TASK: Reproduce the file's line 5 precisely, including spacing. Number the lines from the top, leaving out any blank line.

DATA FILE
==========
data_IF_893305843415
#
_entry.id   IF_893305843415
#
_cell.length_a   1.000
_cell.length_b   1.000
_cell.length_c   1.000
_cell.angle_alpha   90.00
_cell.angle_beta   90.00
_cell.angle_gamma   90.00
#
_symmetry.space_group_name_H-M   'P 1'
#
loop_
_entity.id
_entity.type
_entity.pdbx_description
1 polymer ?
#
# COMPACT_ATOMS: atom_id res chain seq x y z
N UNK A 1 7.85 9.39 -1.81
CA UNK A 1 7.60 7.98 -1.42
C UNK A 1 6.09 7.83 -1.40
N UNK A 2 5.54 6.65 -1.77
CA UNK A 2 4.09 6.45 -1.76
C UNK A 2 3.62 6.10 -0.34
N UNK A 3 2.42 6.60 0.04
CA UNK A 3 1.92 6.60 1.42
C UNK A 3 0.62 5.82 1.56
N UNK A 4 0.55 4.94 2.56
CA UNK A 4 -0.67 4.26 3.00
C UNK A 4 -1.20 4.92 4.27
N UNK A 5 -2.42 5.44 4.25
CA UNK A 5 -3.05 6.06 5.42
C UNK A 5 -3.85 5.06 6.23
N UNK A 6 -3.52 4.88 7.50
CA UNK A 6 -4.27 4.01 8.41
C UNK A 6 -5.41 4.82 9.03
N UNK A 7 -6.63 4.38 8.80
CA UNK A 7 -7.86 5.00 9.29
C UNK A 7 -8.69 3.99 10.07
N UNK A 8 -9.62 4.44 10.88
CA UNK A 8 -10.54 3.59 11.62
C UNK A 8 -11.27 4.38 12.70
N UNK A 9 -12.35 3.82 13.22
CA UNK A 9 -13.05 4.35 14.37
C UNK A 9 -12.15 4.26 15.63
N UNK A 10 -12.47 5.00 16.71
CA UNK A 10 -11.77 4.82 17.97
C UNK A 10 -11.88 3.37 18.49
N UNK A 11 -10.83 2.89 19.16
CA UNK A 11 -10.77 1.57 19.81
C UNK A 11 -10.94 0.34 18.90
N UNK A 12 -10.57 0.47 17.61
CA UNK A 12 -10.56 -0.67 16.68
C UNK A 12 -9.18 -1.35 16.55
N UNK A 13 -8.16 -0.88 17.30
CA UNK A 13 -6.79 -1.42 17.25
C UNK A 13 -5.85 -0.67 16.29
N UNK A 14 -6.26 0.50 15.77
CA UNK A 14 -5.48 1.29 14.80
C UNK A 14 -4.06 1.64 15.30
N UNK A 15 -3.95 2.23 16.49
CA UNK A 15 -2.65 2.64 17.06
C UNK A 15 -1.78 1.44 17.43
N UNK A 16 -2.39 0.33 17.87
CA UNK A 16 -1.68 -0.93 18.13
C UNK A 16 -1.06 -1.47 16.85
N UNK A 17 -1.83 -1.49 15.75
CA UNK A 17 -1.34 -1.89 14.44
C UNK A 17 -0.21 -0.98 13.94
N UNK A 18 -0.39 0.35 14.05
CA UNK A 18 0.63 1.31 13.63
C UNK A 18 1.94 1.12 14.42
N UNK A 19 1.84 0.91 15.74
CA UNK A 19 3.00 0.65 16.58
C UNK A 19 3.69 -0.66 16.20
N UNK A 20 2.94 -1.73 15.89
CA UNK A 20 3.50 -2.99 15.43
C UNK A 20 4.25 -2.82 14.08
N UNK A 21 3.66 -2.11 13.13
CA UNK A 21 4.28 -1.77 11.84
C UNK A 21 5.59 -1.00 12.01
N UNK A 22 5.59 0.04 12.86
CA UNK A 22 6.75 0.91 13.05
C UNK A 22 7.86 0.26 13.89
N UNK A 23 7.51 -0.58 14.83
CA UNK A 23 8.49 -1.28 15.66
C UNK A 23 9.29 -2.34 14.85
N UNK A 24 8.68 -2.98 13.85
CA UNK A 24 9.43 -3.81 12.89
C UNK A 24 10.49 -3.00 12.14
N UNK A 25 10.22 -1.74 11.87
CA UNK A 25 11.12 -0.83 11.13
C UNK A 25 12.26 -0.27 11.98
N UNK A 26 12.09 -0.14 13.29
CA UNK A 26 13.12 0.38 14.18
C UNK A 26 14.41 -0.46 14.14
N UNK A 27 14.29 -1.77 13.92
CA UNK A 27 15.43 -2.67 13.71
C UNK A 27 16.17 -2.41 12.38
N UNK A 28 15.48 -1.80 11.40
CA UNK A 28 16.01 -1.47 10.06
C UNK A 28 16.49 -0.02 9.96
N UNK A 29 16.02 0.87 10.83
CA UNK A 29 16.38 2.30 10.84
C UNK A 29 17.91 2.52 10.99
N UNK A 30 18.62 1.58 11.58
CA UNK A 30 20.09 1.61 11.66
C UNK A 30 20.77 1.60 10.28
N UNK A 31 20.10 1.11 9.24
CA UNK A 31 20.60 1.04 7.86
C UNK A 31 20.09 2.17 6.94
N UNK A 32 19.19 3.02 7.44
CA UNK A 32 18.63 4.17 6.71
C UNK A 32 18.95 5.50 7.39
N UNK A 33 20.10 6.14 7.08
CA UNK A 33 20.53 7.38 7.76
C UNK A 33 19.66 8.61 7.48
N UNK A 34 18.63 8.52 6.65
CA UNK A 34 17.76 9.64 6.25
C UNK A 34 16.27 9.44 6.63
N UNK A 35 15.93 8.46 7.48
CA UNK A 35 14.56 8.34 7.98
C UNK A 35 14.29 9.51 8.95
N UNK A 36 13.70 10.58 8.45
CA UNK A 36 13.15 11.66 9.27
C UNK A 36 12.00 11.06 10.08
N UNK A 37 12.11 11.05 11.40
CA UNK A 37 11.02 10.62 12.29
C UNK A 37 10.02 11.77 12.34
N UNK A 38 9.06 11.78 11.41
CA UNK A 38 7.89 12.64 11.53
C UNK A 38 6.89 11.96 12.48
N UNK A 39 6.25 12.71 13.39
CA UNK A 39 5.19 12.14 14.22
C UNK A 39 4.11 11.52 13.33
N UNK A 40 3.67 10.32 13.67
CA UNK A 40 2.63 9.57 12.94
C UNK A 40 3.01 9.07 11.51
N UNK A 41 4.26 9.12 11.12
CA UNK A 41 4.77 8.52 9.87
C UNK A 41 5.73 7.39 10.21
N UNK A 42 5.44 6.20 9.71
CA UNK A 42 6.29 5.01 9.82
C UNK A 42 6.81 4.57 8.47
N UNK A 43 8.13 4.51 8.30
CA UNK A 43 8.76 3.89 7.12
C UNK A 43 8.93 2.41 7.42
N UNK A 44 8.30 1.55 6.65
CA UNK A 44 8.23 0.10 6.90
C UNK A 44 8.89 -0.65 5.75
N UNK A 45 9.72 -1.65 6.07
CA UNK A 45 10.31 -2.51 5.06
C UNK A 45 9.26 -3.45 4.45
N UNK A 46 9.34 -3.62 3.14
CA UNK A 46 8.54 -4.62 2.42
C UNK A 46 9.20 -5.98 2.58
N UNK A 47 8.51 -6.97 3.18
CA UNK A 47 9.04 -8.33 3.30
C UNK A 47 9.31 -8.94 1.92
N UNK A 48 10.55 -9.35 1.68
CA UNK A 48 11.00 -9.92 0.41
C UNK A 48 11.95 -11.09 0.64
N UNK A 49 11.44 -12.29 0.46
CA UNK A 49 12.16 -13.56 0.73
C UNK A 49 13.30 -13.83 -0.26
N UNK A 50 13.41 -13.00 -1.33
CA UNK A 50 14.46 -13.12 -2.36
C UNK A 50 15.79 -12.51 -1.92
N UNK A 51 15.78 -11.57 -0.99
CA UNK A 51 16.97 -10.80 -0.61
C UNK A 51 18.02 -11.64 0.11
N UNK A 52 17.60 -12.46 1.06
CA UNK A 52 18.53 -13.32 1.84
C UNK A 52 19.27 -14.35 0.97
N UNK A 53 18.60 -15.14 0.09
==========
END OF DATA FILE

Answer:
_cell.length_a   1.000